WISCONSIN – Making maple syrup is a time-sensitive process. This process is sometimes called Maple sugaring. It involves extracting sap from Maple trees and then boiling it down to get the sweet syrup that many have grown to love. This process can only occur when the temperature is consistently above 32 degrees during the day but below 32 degrees at night.With help of a partnership between USDA Forest Service and Neighborhood House, a busload of enthusiastic fourth-graders from St. Marcus School in Milwaukee, Wisconsin, were able to get outside and try their hand at making maple syrup.
This fourth-grade adventure began in the classroom with a visit from USDA Forest Service Resource Assistant Donald Harris. He shared with the students what to expect when visiting Neighborhood House’s 93-acre Nature Center, the process of making maple syrup, his experience visiting a forest, what types of products we get from forests, and what wildlife they may see.
“Seeing kids who haven’t been exposed to nature, getting excited about being in the woods made me happy and proud of the work that I’ve been doing here with the USDA Forest Service Urban Connections and partner Neighborhood House,” said USDA Forest Service Resource Assistant Donald Harris.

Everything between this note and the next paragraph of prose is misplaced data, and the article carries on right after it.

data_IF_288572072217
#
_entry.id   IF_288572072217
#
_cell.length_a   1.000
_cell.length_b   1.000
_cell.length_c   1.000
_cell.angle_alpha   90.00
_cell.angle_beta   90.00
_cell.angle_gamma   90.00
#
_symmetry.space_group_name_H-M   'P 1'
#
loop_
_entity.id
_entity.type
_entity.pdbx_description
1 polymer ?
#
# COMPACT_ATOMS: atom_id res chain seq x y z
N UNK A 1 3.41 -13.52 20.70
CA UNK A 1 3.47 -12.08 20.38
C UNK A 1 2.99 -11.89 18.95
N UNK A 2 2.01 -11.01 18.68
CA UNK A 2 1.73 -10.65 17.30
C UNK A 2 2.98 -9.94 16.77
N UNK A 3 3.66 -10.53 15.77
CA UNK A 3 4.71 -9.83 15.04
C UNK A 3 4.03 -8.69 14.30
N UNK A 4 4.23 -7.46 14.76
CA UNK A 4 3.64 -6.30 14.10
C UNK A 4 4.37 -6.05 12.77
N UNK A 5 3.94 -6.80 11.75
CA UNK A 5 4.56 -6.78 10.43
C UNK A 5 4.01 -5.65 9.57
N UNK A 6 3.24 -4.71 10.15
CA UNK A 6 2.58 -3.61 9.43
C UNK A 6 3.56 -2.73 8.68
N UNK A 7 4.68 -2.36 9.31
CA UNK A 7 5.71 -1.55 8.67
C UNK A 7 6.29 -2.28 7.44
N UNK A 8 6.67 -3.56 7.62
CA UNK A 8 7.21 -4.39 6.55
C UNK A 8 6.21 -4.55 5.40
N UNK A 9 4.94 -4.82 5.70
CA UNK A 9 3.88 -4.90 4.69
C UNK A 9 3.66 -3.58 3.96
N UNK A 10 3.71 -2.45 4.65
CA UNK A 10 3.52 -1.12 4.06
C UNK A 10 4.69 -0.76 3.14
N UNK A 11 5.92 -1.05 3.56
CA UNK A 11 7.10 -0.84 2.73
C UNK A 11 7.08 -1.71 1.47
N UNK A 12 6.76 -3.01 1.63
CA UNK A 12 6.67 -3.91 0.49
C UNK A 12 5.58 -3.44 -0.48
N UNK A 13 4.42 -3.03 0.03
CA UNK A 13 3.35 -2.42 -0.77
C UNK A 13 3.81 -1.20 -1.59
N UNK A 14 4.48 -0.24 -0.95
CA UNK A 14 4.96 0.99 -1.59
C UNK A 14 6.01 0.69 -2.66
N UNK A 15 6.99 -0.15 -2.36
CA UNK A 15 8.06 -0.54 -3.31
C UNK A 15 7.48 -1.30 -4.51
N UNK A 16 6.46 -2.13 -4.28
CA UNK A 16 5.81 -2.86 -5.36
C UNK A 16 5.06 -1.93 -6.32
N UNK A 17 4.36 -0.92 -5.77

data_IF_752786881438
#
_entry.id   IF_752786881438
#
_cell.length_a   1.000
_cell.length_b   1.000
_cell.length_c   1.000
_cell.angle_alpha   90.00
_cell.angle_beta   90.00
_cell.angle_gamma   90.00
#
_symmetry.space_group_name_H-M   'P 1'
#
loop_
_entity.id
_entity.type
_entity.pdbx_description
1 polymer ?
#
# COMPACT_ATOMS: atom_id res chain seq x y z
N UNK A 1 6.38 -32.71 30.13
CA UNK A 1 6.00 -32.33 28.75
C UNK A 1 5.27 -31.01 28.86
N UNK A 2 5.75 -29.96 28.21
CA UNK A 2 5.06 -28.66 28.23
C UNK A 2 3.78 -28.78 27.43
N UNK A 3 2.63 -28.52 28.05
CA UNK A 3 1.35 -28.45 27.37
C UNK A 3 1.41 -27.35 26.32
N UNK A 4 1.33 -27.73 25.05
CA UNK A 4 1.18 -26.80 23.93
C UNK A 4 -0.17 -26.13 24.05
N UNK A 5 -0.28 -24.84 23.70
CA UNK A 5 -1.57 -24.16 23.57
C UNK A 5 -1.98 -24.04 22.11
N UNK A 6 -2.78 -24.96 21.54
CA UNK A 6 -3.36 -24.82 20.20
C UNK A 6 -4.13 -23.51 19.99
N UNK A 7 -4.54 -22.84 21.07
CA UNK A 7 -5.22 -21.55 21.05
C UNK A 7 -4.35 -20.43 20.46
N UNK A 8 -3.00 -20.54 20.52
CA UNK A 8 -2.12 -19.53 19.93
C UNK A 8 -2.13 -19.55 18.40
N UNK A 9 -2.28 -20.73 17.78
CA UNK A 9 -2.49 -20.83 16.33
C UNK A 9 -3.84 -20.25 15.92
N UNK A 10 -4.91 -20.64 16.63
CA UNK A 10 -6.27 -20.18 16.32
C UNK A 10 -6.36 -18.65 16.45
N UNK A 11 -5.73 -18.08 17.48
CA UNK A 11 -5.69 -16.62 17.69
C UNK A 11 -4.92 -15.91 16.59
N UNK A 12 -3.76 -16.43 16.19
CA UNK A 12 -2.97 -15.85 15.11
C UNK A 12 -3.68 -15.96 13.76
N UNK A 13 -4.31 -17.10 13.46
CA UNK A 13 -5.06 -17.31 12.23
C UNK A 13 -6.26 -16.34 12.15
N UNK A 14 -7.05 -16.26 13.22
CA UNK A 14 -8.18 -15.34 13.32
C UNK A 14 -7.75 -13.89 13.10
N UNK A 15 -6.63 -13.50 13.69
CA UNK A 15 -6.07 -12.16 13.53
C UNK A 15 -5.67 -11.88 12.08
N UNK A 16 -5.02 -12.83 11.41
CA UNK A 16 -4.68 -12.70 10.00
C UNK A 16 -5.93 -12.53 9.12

Harris and Neighborhood House staff welcomed the students to the Nature Center and quickly divided them into small groups, so they could participate in each stage of the maple sugaring– tapping the trees, collecting sap in buckets, collecting firewood and boiling the sap. Students and chaperones were surprised to learn that the 120 gallons of sap collected this season boiled down to only three gallons of syrup.
As students hiked to various stations, Donald shared his passion for nature by pointing out wildlife and their habitats and educating them about different bird calls. All senses were tapped during this adventure – topping off the day with a scoop of ice with fresh maple syrup. For participating in the maple sugaring, each fourth grader and their family received an Every Kid in a Park pass that doesn’t expire until their next school year begins– so they can continue to enjoy the nation’s public lands, waters, and shores all summer long.
This is Harris’ second stint with the USDA Forest Service Urban Connections Program in Milwaukee, Wisconsin. He began working with the Forest Service as a conservation education summer intern in 2017, and then attended University of Wisconsin-Stevens Point to study wildlife biology. Recently, Harris completed the six-month Resource Assistant program and will continue his conservation education work with Neighborhood House. He has plans to return to school in the fall.